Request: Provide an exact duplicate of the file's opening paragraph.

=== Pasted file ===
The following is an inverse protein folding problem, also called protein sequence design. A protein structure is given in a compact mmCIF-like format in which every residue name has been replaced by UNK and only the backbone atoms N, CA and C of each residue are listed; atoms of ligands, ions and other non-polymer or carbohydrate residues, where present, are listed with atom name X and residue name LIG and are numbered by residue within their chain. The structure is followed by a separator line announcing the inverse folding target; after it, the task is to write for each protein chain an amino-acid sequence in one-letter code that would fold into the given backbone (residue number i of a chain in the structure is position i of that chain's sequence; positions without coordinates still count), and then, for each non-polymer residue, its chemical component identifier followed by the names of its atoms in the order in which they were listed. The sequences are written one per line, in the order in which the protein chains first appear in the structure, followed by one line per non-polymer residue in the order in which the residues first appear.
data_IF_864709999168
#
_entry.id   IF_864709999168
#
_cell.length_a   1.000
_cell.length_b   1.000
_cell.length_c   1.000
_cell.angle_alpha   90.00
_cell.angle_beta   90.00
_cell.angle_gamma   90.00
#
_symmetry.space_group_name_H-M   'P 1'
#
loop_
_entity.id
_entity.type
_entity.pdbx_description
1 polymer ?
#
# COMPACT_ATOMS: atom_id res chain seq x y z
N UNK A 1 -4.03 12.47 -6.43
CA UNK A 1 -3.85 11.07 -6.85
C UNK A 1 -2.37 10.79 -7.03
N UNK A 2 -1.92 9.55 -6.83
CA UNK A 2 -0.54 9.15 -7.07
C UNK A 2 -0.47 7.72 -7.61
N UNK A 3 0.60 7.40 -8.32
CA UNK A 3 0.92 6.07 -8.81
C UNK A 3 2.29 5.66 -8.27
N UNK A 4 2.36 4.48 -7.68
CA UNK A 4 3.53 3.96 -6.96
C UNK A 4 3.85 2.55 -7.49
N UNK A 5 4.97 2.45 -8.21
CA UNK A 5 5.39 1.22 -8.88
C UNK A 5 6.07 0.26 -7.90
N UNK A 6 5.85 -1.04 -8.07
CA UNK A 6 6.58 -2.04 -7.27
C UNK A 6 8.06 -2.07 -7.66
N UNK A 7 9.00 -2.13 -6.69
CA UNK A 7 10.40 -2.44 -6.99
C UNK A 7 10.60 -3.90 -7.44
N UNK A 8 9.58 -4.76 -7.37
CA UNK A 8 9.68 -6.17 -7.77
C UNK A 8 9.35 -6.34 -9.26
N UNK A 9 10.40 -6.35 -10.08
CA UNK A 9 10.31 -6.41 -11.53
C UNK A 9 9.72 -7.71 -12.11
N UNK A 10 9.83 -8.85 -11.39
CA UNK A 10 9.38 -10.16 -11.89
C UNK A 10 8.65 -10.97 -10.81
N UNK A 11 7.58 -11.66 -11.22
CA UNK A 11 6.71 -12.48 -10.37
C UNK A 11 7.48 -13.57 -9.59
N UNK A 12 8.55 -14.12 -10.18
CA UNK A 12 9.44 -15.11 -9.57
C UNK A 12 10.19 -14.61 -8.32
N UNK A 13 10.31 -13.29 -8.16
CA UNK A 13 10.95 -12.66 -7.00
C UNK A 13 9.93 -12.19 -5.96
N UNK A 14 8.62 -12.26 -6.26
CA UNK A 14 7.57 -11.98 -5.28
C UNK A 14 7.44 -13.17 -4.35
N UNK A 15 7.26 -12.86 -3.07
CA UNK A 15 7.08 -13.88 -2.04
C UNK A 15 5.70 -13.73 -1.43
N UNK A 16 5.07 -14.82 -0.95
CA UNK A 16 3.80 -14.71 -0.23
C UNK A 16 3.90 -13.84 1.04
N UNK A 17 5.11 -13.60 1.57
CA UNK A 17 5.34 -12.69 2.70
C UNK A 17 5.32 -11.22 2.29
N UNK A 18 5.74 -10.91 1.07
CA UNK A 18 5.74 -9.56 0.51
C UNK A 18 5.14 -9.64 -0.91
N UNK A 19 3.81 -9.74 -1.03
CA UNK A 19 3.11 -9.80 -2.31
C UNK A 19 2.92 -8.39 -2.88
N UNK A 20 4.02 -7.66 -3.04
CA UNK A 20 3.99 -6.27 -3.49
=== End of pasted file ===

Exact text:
The following is an inverse protein folding problem, also called protein sequence design. A protein structure is given in a compact mmCIF-like format in which every residue name has been replaced by UNK and only the backbone atoms N, CA and C of each residue are listed; atoms of ligands, ions and other non-polymer or carbohydrate residues, where present, are listed with atom name X and residue name LIG and are numbered by residue within their chain. The structure is followed by a separator line announcing the inverse folding target; after it, the task is to write for each protein chain an amino-acid sequence in one-letter code that would fold into the given backbone (residue number i of a chain in the structure is position i of that chain's sequence; positions without coordinates still count), and then, for each non-polymer residue, its chemical component identifier followed by the names of its atoms in the order in which they were listed. The sequences are written one per line, in the order in which the protein chains first appear in the structure, followed by one line per non-polymer residue in the order in which the residues first appear.